Christian Dior (French, 1905-1957). Costume bar, afternoon ensemble with a jacket in natural ecru shantung and a skirt in black pleated wool crepe. Haute Couture Spring-Summer 1947, Corolle line. Dior Héritage collection, Paris. (Composite scan: Katerina Jebb)

The exhibition’s New York premiere Christian Dior: Creator of Dreams traces the revolutionary history and heritage of Maison Dior and presents unique pieces drawn mainly from the Dior archives.

Christian Dior: Creator of Dreams explores the more than seventy-year history of Maison Dior with more than two hundred haute couture garments as well as photographs, archival videos, sketches, vintage perfume elements, accessories and works by the collection of the Brooklyn Museum. Displayed in the museum’s magnificent 20,000 square foot Beaux-Arts Courtyard, designed by McKim, Mead & White in 1893, Christian Dior: Creator of Dreams is based on major exhibitions held at the Musée des Arts Décoratifs, Paris, in 2017, at the Victoria and Albert Museum, London, in 2019, and at the Long Museum West Bund, Shanghai, in 2020. The exhibition is curated by specialist Dior Florence Müller,
Avenir Foundation Curator of Textile Art and Fashion, Denver Art Museum, in collaboration with Matthew Yokobosky, Senior Curator of Fashion and Material Culture, Brooklyn Museum, and will be on view from September 10, 2021 to February 20, 2022.

Christian Dior with the Sylvie model, circa 1948. Courtesy of Christian Dior

The Brooklyn Museum presentation includes works by great American photographers such as Lillian Bassman, Cass Bird, Henry Clarke, Louise Dahl-Wolfe, William Helburn, Horst P. Horst, William Klein, David LaChapelle, Annie Leibovitz,
Frances McLaughlin-Gill, Gordon Parks, Irving Penn, Karen Radkai and Herb Ritts, with a special presentation of the iconic Dovima with Elephants by Richard Avedon, Evening Dress by Dior, Cirque d’Hiver, Paris (August 1955). In addition, works by Dior and his artistic directors – Yves Saint Laurent, Marc Bohan, Gianfranco Ferré, John Galliano, Raf Simons and Maria Grazia Chiuri – are juxtaposed with works from the Museum’s collection. In one section, a rare blackened ten-panel FSW (Folding Screen Wall) (1946-1955), by Charles Eames and Ray Eames, is exhibited with period Dior motifs. In another section you can see drawings and studies by Judy Chicago, presented with recent drawings by Chiuri. Of particular note is Dior’s one-of-a-kind 1880 Fashion Doll (Afternoon Set), which entered the Brooklyn Museum collection in 1949, making it the first American museum collection to be acquired. a Dior.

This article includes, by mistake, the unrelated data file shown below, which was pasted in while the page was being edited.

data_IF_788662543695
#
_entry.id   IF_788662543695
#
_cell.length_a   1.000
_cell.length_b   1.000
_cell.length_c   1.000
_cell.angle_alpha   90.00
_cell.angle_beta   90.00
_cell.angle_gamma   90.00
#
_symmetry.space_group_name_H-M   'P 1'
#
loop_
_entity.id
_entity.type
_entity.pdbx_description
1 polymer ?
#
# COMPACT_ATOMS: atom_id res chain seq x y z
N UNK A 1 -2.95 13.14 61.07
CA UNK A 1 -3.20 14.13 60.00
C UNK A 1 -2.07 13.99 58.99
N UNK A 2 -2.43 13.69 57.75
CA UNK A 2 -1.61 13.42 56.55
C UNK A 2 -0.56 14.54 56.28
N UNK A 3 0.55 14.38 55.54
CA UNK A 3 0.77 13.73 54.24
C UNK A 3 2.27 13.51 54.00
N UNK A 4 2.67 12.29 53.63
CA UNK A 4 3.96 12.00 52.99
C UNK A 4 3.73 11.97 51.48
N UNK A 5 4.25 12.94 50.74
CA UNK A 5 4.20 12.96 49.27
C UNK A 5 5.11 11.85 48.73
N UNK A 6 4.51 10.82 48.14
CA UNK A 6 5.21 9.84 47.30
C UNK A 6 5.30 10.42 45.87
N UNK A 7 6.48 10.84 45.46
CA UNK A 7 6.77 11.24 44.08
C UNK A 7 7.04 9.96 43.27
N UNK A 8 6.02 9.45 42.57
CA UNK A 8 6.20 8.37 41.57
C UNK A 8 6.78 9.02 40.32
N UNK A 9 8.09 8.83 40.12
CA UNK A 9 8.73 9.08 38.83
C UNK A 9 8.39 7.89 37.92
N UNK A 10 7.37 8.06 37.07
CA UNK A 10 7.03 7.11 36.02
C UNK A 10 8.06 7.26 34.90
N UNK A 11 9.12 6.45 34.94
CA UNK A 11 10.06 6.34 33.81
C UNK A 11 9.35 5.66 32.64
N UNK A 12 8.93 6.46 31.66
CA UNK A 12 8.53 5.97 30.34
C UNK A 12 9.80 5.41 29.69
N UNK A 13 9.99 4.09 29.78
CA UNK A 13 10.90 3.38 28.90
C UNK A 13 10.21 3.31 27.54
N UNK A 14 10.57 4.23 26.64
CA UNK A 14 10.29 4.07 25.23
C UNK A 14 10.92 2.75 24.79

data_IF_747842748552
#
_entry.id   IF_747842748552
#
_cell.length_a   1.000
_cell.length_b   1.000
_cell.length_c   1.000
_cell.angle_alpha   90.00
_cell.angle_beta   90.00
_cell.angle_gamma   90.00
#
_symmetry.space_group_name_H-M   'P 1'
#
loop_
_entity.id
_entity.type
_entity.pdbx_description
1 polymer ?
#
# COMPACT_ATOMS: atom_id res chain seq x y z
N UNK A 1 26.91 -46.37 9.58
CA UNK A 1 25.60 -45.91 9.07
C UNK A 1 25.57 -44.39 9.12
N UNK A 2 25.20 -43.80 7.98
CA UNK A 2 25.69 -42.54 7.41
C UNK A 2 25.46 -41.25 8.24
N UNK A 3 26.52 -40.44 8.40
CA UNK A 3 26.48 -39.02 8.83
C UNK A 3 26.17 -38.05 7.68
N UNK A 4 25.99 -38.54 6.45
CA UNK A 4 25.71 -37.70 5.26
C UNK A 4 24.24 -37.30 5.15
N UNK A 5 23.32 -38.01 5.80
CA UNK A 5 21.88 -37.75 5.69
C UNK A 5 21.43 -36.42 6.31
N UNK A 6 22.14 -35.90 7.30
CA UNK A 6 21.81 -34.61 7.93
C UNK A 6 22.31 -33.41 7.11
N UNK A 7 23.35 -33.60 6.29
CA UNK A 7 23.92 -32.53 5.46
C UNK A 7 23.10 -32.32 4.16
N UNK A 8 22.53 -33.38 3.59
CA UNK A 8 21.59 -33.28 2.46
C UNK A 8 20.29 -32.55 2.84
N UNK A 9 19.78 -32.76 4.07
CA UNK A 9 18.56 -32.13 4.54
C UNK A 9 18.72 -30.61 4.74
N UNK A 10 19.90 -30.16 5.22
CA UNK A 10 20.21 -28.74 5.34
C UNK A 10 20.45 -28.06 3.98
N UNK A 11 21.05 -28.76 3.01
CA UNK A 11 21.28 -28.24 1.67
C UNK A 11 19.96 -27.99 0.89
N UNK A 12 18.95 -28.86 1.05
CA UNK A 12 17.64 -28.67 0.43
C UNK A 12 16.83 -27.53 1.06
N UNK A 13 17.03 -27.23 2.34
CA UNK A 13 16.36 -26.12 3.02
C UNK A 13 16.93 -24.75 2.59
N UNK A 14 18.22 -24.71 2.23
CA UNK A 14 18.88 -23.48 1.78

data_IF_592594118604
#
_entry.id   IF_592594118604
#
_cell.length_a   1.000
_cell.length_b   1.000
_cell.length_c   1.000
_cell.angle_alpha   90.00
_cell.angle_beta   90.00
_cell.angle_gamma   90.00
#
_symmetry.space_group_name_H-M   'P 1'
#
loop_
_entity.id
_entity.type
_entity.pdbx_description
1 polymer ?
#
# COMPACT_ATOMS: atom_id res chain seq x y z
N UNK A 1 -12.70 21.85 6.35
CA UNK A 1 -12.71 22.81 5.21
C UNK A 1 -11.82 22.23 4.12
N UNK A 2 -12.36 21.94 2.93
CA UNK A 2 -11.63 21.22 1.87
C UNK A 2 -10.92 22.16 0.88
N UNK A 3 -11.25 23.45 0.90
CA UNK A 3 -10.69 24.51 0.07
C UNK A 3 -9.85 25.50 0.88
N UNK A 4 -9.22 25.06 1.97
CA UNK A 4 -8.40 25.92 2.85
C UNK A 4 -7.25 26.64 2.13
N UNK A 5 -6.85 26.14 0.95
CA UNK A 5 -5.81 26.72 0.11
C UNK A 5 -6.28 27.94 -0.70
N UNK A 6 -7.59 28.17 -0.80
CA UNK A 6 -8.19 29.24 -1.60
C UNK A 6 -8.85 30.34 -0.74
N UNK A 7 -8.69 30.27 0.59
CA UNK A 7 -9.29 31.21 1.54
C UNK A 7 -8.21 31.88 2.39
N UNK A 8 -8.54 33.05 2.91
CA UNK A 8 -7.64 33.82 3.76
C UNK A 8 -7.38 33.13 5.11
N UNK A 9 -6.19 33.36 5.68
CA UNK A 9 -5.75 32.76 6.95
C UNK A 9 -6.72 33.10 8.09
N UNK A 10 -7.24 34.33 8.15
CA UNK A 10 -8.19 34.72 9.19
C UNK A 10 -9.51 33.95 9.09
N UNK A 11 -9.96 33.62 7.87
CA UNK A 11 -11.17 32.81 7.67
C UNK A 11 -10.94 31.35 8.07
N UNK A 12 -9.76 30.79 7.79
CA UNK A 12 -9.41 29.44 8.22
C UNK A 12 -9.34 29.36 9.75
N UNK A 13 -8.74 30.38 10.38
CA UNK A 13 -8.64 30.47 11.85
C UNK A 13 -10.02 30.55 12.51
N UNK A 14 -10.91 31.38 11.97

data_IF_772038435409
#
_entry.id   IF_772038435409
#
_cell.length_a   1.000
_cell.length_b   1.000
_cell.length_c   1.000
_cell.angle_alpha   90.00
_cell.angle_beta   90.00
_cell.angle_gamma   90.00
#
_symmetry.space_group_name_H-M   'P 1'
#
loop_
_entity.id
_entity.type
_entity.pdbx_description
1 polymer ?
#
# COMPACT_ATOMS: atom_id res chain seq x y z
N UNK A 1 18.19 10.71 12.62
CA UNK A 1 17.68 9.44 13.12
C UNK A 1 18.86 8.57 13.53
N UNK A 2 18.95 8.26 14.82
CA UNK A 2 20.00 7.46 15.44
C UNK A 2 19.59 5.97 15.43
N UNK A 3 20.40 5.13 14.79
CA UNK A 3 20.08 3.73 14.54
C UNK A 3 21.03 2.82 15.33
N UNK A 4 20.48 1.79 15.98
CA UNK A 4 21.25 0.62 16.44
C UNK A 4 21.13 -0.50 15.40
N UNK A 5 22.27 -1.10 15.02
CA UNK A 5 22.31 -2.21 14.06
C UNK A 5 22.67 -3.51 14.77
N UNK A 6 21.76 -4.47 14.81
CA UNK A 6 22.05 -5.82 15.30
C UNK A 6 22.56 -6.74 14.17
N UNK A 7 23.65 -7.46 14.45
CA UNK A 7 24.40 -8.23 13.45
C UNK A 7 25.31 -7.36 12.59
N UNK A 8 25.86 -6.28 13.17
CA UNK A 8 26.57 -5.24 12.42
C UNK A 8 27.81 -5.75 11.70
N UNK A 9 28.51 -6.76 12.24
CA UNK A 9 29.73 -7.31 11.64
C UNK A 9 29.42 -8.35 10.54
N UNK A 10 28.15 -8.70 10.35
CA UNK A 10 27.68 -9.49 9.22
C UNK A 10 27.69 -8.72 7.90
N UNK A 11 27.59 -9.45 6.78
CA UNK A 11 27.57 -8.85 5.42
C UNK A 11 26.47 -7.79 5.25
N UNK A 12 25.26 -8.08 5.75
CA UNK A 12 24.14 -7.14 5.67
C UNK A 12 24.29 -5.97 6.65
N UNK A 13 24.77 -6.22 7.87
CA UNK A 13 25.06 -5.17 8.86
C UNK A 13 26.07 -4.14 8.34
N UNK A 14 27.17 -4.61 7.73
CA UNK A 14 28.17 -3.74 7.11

With objects drawn mainly from the Dior archives, the exhibition includes a huge range of haute couture clothing that illustrates many of the French couturier’s legendary silhouettes, including the “New Look”, which debuted in 1947, just a few months away. before Dior went to the United States. United States and open the Christian Dior branch in New York. With its creations widely photographed and featured in leading publications, Dior has become one of the world’s most recognized names in fashion. The exhibition also brings to life Dior’s many sources of inspiration, from the splendor of flowers and other natural forms to classical and contemporary art, which will influence the creators of Maison Dior for decades. A canvas room, a tribute to the Ateliers, and adjacent galleries of couture clothes showcase the excellence of Dior’s little hands. The central atrium of the Court of Fine Arts has been redesigned as an enchanted garden, and a final gallery features many famous dresses worn by movie stars from Grace Kelly to Jennifer Lawrence.